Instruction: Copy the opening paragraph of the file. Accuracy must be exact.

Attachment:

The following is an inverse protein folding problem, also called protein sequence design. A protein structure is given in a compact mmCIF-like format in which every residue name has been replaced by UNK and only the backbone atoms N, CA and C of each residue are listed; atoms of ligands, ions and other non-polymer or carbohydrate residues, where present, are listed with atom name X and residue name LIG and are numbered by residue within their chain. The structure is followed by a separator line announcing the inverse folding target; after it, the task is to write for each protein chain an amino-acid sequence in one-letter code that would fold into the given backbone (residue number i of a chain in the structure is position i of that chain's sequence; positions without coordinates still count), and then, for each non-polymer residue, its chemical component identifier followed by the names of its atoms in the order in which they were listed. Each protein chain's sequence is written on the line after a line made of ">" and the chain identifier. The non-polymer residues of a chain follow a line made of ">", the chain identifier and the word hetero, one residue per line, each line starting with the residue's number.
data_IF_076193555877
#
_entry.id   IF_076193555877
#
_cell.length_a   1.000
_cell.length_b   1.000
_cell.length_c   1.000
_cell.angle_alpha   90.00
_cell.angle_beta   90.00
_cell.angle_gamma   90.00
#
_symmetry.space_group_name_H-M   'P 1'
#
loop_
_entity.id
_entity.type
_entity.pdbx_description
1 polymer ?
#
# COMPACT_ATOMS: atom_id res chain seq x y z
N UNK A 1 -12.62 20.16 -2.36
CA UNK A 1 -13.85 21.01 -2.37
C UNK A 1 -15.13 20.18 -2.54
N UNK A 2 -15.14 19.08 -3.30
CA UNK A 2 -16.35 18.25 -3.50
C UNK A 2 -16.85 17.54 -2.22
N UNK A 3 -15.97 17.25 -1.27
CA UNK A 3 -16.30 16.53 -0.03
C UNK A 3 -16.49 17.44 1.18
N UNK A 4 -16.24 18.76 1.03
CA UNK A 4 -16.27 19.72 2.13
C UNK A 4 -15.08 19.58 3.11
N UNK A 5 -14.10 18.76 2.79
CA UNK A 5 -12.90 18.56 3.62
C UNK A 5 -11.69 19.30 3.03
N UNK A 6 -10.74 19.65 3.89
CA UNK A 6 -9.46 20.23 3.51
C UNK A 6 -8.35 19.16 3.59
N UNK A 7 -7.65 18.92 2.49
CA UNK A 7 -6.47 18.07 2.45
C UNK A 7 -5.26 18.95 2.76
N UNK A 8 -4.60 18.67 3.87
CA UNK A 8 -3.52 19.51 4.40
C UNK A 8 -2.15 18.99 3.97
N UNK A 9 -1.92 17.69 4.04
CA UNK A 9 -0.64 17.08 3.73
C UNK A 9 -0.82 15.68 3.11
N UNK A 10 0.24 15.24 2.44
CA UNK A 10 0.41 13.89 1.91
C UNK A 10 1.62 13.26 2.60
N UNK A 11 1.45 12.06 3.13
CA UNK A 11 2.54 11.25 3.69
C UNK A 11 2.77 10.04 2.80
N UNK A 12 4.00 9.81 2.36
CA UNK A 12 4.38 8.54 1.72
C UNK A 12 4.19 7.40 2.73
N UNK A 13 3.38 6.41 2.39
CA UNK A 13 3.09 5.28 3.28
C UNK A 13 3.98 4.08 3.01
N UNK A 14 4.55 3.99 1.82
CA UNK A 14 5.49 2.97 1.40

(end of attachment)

The following is an inverse protein folding problem, also called protein sequence design. A protein structure is given in a compact mmCIF-like format in which every residue name has been replaced by UNK and only the backbone atoms N, CA and C of each residue are listed; atoms of ligands, ions and other non-polymer or carbohydrate residues, where present, are listed with atom name X and residue name LIG and are numbered by residue within their chain. The structure is followed by a separator line announcing the inverse folding target; after it, the task is to write for each protein chain an amino-acid sequence in one-letter code that would fold into the given backbone (residue number i of a chain in the structure is position i of that chain's sequence; positions without coordinates still count), and then, for each non-polymer residue, its chemical component identifier followed by the names of its atoms in the order in which they were listed. Each protein chain's sequence is written on the line after a line made of ">" and the chain identifier. The non-polymer residues of a chain follow a line made of ">", the chain identifier and the word hetero, one residue per line, each line starting with the residue's number.